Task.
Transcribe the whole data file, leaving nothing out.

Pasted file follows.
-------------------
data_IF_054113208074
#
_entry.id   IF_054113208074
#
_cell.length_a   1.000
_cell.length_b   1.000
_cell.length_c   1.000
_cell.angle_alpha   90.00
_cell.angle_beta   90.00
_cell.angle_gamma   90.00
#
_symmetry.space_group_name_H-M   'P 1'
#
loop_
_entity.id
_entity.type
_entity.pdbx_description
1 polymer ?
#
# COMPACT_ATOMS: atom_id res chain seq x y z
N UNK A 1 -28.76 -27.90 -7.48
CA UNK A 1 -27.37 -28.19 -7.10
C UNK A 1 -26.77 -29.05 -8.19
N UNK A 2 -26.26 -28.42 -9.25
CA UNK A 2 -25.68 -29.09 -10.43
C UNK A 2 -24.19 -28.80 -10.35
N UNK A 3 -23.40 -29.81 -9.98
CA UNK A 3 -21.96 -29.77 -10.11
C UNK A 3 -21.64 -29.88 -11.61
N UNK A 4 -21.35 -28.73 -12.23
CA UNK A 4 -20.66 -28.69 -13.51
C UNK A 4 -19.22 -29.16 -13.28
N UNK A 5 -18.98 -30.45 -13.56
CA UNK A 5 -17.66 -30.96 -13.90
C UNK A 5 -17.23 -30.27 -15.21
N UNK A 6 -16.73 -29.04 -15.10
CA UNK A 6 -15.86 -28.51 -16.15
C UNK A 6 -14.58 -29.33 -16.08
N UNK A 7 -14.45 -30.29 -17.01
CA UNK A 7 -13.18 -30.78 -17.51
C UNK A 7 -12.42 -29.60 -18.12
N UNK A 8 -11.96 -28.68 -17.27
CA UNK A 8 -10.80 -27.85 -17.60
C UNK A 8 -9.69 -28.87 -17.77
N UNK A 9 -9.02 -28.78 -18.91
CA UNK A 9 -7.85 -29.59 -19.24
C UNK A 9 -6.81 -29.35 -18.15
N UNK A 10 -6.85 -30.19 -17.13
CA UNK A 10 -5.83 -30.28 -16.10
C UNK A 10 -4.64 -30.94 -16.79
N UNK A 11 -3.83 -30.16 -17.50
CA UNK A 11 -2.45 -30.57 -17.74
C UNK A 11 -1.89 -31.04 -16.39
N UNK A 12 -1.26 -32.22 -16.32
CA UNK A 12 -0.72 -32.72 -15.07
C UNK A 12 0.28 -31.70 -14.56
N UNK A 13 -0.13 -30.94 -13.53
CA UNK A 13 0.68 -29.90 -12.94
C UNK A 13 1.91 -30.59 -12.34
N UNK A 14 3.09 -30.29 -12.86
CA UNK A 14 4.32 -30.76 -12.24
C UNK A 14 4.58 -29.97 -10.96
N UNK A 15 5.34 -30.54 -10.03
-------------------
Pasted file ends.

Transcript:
data_IF_054113208074
#
_entry.id   IF_054113208074
#
_cell.length_a   1.000
_cell.length_b   1.000
_cell.length_c   1.000
_cell.angle_alpha   90.00
_cell.angle_beta   90.00
_cell.angle_gamma   90.00
#
_symmetry.space_group_name_H-M   'P 1'
#
loop_
_entity.id
_entity.type
_entity.pdbx_description
1 polymer ?
#
# COMPACT_ATOMS: atom_id res chain seq x y z
N UNK A 1 -28.76 -27.90 -7.48
CA UNK A 1 -27.37 -28.19 -7.10
C UNK A 1 -26.77 -29.05 -8.19
N UNK A 2 -26.26 -28.42 -9.25
CA UNK A 2 -25.68 -29.09 -10.43
C UNK A 2 -24.19 -28.80 -10.35
N UNK A 3 -23.40 -29.81 -9.98
CA UNK A 3 -21.96 -29.77 -10.11
C UNK A 3 -21.64 -29.88 -11.61
N UNK A 4 -21.35 -28.73 -12.23
CA UNK A 4 -20.66 -28.69 -13.51
C UNK A 4 -19.22 -29.16 -13.28
N UNK A 5 -18.98 -30.45 -13.56
CA UNK A 5 -17.66 -30.96 -13.90
C UNK A 5 -17.23 -30.27 -15.21
N UNK A 6 -16.73 -29.04 -15.10
CA UNK A 6 -15.86 -28.51 -16.15
C UNK A 6 -14.58 -29.33 -16.08
N UNK A 7 -14.45 -30.29 -17.01
CA UNK A 7 -13.18 -30.78 -17.51
C UNK A 7 -12.42 -29.60 -18.12
N UNK A 8 -11.96 -28.68 -17.27
CA UNK A 8 -10.80 -27.85 -17.60
C UNK A 8 -9.69 -28.87 -17.77
N UNK A 9 -9.02 -28.78 -18.91
CA UNK A 9 -7.85 -29.59 -19.24
C UNK A 9 -6.81 -29.35 -18.15
N UNK A 10 -6.85 -30.19 -17.13
CA UNK A 10 -5.83 -30.28 -16.10
C UNK A 10 -4.64 -30.94 -16.79
N UNK A 11 -3.83 -30.16 -17.50
CA UNK A 11 -2.45 -30.57 -17.74
C UNK A 11 -1.89 -31.04 -16.39
N UNK A 12 -1.26 -32.22 -16.32
CA UNK A 12 -0.72 -32.72 -15.07
C UNK A 12 0.28 -31.70 -14.56
N UNK A 13 -0.13 -30.94 -13.53
CA UNK A 13 0.68 -29.90 -12.94
C UNK A 13 1.91 -30.59 -12.34
N UNK A 14 3.09 -30.29 -12.86
CA UNK A 14 4.32 -30.76 -12.24
C UNK A 14 4.58 -29.97 -10.96
N UNK A 15 5.34 -30.54 -10.03